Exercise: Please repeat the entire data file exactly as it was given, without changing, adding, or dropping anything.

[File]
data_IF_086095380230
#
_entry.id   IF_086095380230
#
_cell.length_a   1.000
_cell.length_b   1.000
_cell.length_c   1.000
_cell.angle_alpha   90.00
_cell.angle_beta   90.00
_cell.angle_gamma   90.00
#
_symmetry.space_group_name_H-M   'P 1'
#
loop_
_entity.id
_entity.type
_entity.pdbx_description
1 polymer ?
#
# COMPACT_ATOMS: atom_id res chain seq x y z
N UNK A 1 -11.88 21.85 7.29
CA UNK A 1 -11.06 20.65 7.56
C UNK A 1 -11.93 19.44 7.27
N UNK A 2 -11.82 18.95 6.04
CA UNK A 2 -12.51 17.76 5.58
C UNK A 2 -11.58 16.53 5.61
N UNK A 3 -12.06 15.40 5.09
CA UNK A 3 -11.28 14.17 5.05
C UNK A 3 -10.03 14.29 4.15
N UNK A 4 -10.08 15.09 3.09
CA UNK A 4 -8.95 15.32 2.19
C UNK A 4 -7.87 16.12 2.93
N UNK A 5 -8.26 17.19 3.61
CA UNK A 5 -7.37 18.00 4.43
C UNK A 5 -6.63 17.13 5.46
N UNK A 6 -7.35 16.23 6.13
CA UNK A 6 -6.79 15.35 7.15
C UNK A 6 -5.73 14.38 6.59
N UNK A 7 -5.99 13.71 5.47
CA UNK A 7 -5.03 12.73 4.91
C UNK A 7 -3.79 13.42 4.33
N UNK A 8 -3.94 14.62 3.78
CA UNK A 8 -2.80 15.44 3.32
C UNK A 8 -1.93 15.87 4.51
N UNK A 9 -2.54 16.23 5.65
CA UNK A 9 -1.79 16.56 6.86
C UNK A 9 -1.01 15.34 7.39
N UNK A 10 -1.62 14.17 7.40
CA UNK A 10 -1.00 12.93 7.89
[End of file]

data_IF_086095380230
#
_entry.id   IF_086095380230
#
_cell.length_a   1.000
_cell.length_b   1.000
_cell.length_c   1.000
_cell.angle_alpha   90.00
_cell.angle_beta   90.00
_cell.angle_gamma   90.00
#
_symmetry.space_group_name_H-M   'P 1'
#
loop_
_entity.id
_entity.type
_entity.pdbx_description
1 polymer ?
#
# COMPACT_ATOMS: atom_id res chain seq x y z
N UNK A 1 -11.88 21.85 7.29
CA UNK A 1 -11.06 20.65 7.56
C UNK A 1 -11.93 19.44 7.27
N UNK A 2 -11.82 18.95 6.04
CA UNK A 2 -12.51 17.76 5.58
C UNK A 2 -11.58 16.53 5.61
N UNK A 3 -12.06 15.40 5.09
CA UNK A 3 -11.28 14.17 5.05
C UNK A 3 -10.03 14.29 4.15
N UNK A 4 -10.08 15.09 3.09
CA UNK A 4 -8.95 15.32 2.19
C UNK A 4 -7.87 16.12 2.93
N UNK A 5 -8.26 17.19 3.61
CA UNK A 5 -7.37 18.00 4.43
C UNK A 5 -6.63 17.13 5.46
N UNK A 6 -7.35 16.23 6.13
CA UNK A 6 -6.79 15.35 7.15
C UNK A 6 -5.73 14.38 6.59
N UNK A 7 -5.99 13.71 5.47
CA UNK A 7 -5.03 12.73 4.91
C UNK A 7 -3.79 13.42 4.33
N UNK A 8 -3.94 14.62 3.78
CA UNK A 8 -2.80 15.44 3.32
C UNK A 8 -1.93 15.87 4.51
N UNK A 9 -2.54 16.23 5.65
CA UNK A 9 -1.79 16.56 6.86
C UNK A 9 -1.01 15.34 7.39
N UNK A 10 -1.62 14.17 7.40
CA UNK A 10 -1.00 12.93 7.89